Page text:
I just received this month's issue of the Game Creators' Newsletter, and boy is it loaded with great content. Of course I'm biased since they give a nice review and excerpt of my book in there, but there are plenty of other columns of interest--Dark Basic, anyone? We don't hear much about the UK scene, so I'd check it out for that factor alone, but I've listed the sections below for your perusal. BASICally, if you're AT ALL interested in game development, get your butt over there and subscribe to this thing; it's fantastic.
The Super Mario Bros. chapter is going to be worked on on and off as well. Obviously discussion of the precursor games, like Donkey Kong, Mario Bros., Pitfall, etc., will be critical, as all of the 2D games in the series (Super Mario 64/Tomb Raider are their own chapter), as well as the "challenge" of Sonic, but what are some of your other thoughts about the impact, influences and clones of the best-selling game of all time? I'd love to know, as I'm certainly no connoisseur. In fact, I was a bit "resentful" of Super Mario Bros. and the NES in 1985/86 in my youth, as I kind of blamed it for the downfall of systems like the ColecoVision (how wrong I was). I still ended up wanting one, but never got a NES when it was a contemporary system.
By the way, I'm sure you're wondering why the "can of worms" comment in the title... I consider it one of those chapters that has to be done right, otherwise we'll hear no end of it... Even with the impossible time crunch, it's one of those chapters that Matt and I need to heap some extra TLC on.
Hey all. I'll be tackling the Flight Simulator chapter next and would love to know your thoughts. While obviously Flight Simulator really started with Bruce Artwick's original game for the Apple II and TRS-80 computers, I personally didn't play a true flight sim until Flight Simulator II on the C-64. I remember finally taking the time to go through the tedious manual to learn the controls and actually felt a sense of accomplishment as I "learned" to fly (in both the game's main flight mode and secondary combat mode). Sadly, I let about a month pass between Flight Sim II sessions and I forgot a lot of it and never really had the heart to go back and try again on anything more than a very casual basis!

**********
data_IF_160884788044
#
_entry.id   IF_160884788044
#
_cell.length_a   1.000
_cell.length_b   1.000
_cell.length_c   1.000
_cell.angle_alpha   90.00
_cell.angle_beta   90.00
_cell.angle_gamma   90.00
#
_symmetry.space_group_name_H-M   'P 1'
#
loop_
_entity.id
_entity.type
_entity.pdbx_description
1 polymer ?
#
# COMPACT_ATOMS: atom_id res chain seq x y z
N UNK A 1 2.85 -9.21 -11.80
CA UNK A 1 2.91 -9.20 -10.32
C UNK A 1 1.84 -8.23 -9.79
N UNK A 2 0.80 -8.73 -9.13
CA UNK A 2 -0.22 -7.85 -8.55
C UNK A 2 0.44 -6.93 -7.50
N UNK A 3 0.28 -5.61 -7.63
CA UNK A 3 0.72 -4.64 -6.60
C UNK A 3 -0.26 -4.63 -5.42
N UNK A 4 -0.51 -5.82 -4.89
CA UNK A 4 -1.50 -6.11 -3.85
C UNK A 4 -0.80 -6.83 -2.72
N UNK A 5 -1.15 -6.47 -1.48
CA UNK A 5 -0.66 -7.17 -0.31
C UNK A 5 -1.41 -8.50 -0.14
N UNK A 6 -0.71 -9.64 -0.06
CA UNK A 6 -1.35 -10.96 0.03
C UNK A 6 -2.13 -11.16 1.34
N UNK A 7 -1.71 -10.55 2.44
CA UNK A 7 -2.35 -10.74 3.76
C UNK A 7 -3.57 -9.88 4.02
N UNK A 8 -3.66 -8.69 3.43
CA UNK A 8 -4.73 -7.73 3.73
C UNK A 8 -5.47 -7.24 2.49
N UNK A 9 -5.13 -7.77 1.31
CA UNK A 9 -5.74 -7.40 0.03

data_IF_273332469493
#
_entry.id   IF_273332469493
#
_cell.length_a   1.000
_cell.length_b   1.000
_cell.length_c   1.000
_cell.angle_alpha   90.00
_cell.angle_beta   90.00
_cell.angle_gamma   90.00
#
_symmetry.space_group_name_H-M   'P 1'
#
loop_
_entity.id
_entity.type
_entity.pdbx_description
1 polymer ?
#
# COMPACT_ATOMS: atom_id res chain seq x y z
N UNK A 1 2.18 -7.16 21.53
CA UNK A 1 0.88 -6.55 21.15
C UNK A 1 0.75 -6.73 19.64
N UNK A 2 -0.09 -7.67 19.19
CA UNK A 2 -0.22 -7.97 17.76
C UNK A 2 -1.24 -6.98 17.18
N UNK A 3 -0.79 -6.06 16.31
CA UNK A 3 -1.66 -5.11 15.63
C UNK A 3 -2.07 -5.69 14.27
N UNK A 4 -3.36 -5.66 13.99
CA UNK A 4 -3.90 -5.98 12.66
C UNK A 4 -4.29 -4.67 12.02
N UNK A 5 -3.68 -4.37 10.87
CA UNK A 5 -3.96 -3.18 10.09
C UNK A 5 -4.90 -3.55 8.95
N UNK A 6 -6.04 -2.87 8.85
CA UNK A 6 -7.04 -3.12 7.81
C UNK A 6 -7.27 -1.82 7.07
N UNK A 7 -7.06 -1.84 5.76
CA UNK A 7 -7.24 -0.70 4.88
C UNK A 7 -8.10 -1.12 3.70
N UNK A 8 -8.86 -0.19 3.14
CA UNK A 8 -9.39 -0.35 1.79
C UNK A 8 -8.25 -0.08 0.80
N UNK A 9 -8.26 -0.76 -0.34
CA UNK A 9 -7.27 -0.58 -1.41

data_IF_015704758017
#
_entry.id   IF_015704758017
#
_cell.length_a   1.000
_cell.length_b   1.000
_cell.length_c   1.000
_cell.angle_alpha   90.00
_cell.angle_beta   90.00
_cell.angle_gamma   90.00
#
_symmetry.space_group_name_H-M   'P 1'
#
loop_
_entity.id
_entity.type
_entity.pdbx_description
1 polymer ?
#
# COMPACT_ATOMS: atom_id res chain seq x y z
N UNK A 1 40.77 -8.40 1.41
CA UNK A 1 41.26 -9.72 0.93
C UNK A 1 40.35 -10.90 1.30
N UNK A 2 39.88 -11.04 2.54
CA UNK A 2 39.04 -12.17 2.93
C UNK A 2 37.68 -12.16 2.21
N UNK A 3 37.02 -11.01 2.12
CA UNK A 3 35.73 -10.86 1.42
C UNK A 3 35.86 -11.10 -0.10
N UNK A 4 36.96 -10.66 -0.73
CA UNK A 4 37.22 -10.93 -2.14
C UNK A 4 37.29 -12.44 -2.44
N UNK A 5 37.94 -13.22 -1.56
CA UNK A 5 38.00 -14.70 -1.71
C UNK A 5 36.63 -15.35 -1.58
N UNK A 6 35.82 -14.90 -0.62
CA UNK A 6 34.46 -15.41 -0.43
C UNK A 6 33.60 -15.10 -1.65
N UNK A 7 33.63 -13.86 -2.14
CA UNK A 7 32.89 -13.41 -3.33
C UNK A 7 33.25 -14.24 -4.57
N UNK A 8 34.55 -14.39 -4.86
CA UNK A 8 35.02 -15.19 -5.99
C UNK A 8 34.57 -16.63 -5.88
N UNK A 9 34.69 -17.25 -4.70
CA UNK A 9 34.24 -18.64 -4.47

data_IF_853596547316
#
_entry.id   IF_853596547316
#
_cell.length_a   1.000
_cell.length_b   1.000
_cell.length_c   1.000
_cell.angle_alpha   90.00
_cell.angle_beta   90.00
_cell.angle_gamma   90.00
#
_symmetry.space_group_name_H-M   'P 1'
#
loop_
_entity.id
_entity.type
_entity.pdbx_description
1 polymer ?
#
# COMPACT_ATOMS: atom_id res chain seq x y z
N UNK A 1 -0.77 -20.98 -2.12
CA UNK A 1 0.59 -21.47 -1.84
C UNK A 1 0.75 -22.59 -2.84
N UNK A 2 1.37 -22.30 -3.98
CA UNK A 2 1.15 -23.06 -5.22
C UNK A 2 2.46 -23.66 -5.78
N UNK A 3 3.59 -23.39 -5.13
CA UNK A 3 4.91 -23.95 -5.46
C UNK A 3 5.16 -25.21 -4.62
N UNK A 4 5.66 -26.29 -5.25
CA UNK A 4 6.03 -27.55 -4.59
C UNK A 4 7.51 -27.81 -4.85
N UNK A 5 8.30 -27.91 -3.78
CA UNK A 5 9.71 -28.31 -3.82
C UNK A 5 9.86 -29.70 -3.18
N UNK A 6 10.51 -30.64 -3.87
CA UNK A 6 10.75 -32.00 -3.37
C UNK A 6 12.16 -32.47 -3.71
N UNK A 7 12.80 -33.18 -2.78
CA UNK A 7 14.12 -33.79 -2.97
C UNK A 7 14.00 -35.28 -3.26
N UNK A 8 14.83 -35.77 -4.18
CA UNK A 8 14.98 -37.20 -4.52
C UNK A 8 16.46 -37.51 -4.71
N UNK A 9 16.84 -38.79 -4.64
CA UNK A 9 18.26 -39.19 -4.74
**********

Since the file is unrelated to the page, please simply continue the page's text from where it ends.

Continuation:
I played a few combat sims on the C-64, like Sid Meier's F-15 Strike Eagle, but really never got into those types of games much as I always felt like I was flying in circles to either avoid or catch enemies. I remember very distinctly getting one of EA's combat flight sims for the Amiga (name slips my mind) and being impressed with the crude polygonal graphics, but my friend at the time (I think we were seniors in high school) who aspired to be in the air force, wasn't duly impressed. After that, I've tried such games on and off, but really, I"m no expert in the genre, though I do own some of the classics (like Falcon for the Amiga/ST and a few of the later combat flight sims from Ubisoft for PC).
So, anyone have any thoughts about the genre in general and what I should look out for? I'd love to hear some stories and what some of your favorite games are past and present. Thanks!
Well, the time has come for me to turn my attention to King's Quest, having recently finished the drafts of Pac-Man and Myst. I played through the original King's Quest and a few of the later games, though again they're blurring together somewhat in my mind (will have to go back in to refresh my memory). Naturally, a discussion of KQ will let me talk about the PcJr as well as EGA and the early PC game industry. It'll be fun to talk about the many spin-offs, though I don't want to get too far away from the original game.